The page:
Trip Report
Henson Creek Ice
Tuesday October 10, 2017 8:10am
Back in the early 1970’s ice climbing was undergoing a revolution. It started with rigid crampons and new ice tools configured for steeper ice, as well as the game-changing ascent of Bridal Veil Falls by Jeff Lowe and Mike Weis. At that time the ice climbing community was still quite small and we few, we happy few ice climbers in Gunnison heard about new ice climbs mostly by word-of-mouth. When word came in of some newly discovered frozen snot-cicle somewhere we typically would pile into Jimmy Newberry’s truck and strike out for another frigid adventure. One such rumor concerned a multi-pitch gem plastered to the side of some peak in the San Juan Mountains west of Lake City. We (Jimmy Newberry, Jim Nigro, Tom Polaski, and I) found our joy way up Henson Creek in the form of the bluest ice I have ever seen.
Several pitches of frozen joy up Henson Creek, San Juan Mtns, Colorado...
Several pitches of frozen joy up Henson Creek, San Juan Mtns, Colorado.
Credit: Nick Danger
This particular climb featured numerous short steep sections separated by longer lower angle ramps. The highest steep section was also the longest at 70 to 80 ft of vertical ice and comprised the crux of the climb. At this point in our budding ice careers we felt pretty confident soloing the lower angle stuff near the bottom of the climb, but roped up for the steeper steps as well as the intervening ramps. This and climbing as two parties of two allowed us to make progress quickly. The entire climb was probably +800 ft high in total elevation gain and climbing quickly was definitely an asset. I was roped up with my friend Jim Nigro, who was pretty new to the ice game at this point in his career relative to the extremely talented and strong climber he would become. I selfishly used his inexperience to claim title on all of the leads that we roped up for and Jim seemed OK with that.
Jim Nigro soloing a small step near the bottom of the climb.
Jim Nigro soloing a small step near the bottom of the climb.
Credit: Nick Danger
Nick soloing the bluest ice ever encountered by any of us.
Nick soloing the bluest ice ever encountered by any of us.
Credit: Nick Danger
Either Jimmy Newberry or Tom Pulaski soloing up to where we roped up f...
Either Jimmy Newberry or Tom Pulaski soloing up to where we roped up for the rest of the climb.
Credit: Nick Danger
A note about this particular climb is appropriate here, in that it was rather unique in our experience in several ways. First, it was the bluest ice any of us had ever encountered, or would encounter in four decades of climbing ice. Also, it was the smoothest steep ice I have ever seen. In my experience as ice approaches verticality it looks more like the drippings of candle wax, full of hollows and rugosities that lend themselves to hooking, single swing placements, and potentially dodgy ice screw placements. This ice just was not like that. Even the steep parts were relatively smooth, and the ice was so cold that it tended to “dinner plate” off, requiring multiple swings to get to trustworthy ice. The ice screw placements on the other hand were just bombproof. I often found myself just pausing to run my gloved hand over the surface of the ice and marveling at its color and smoothness.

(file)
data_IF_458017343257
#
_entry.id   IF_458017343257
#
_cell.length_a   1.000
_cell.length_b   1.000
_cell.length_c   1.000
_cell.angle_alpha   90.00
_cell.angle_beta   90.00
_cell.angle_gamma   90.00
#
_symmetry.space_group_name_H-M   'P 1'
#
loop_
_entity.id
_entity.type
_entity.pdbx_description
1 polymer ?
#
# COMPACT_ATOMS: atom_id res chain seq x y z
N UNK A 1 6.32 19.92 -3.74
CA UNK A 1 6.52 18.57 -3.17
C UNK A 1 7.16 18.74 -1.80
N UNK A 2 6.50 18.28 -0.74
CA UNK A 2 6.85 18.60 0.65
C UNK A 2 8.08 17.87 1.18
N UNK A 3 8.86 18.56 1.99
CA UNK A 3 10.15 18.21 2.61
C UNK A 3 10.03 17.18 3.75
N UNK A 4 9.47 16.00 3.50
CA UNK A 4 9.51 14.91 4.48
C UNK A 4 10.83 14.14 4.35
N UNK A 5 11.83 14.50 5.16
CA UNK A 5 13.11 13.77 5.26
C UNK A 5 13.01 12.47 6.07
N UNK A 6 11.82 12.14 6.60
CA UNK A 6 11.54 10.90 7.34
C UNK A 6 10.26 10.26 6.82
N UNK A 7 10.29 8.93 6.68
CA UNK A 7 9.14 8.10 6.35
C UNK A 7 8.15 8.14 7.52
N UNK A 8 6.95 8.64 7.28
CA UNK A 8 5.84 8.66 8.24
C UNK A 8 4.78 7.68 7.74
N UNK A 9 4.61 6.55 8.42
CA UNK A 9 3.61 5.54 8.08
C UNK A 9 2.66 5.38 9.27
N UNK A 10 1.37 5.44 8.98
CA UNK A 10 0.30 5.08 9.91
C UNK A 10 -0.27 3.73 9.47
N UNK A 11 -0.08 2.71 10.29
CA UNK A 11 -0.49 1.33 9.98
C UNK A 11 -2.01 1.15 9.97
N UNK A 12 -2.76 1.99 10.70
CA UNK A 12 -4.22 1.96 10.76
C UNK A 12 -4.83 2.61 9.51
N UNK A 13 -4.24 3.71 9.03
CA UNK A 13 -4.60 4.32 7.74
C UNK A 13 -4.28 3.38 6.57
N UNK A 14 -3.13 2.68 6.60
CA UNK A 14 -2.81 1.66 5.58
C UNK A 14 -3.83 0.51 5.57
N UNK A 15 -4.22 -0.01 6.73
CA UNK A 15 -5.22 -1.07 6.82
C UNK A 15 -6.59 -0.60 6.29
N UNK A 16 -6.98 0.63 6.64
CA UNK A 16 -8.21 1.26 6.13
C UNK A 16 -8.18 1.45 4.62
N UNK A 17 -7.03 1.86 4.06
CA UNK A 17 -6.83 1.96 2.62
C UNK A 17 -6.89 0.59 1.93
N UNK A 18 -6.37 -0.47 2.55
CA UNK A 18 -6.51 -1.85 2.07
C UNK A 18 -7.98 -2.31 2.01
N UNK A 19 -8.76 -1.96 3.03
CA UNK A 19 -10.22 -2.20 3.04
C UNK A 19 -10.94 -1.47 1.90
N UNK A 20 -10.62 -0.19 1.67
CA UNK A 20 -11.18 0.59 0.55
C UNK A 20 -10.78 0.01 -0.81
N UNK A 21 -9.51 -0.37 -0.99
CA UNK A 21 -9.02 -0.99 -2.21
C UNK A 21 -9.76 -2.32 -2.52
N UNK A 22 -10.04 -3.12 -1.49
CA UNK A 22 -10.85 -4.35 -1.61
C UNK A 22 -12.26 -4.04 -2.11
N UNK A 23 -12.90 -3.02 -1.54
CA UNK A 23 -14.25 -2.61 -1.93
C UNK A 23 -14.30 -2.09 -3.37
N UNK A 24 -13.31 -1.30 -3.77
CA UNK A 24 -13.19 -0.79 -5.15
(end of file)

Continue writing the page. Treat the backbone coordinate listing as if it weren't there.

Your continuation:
The higher we went the more conscientiously we set up solid belays and placed screws along the way, although I still tended to run it out a bit on the steep sections in order to make quick progress. The crux pitch was everything we had hoped it would be, just a solid piece of steep ice climbing with no drama and solid pro. A couple of screws at the top for the belay and Bob’s yer uncle.
Nick swinging that ol’ Lowe Big Bird like he means it on the sharp end...
Nick swinging that ol’ Lowe Big Bird like he means it on the sharp end of the rope.
Credit: Nick Danger
Jim Nigro following up to a pillar.  Not a lot of pro placed on that p...
Jim Nigro following up to a pillar. Not a lot of pro placed on that pillar.
Credit: Nick Danger
Jim climbing the pillar.
Jim climbing the pillar.
Credit: Nick Danger
Although it is hard to see, there is a smile on that face, and many hu...
Although it is hard to see, there is a smile on that face, and many hundreds of feet of ice below that smile.
Credit: Nick Danger
Above that crux pitch there was still a couple of hundred feet of lower angle ramps, short, steep steps, and abundant “ice hiking” before we got to a place where we could traverse off the climb and on to a slope that led us back down the mountain. Although it is possible that we were not the first folks to climb this particular bit of ice, we never heard rumors or tales of others beating us to it and it was certainly virginal when we were on it. The entire climb had been nothing but good wholesome fun, although a bit of a long afternoon. Our descent should have been a cruise, since it was all downhill and the deep snow was not that much of an impediment to downward progress. However, there exists a certain kind of person who can make an epic out of the most ordinary of situations. When my colleagues decided to take a meandering detour around a particular cliff band, I thought I could steal a march on them by proceeding along a small series of ledges to a little couloir for a more direct descent. My small ledges almost crossed this 70 degree sloping rock face that ended up being wider than the ledges were long. Thinking I could use a small aspen sapling growing out of a crack to help me bridge the gap, I ended up discovering just what a “more direct descent” could actually entail. The sapling it gave up and I was off like a shot, sliding down the rock for 20 ft and over a cliff for another 20 ft. I was fortunate that the sloping rock face had repeatedly avalanched all previous snow fall off it because the 6 ft of snow I landed in totally cushioned my landing. None-the-worse for wear, I elected to stay with my partners’ more rational route finding from that point forward. Back in Lake City some beers were applied judiciously for first aid purposes only.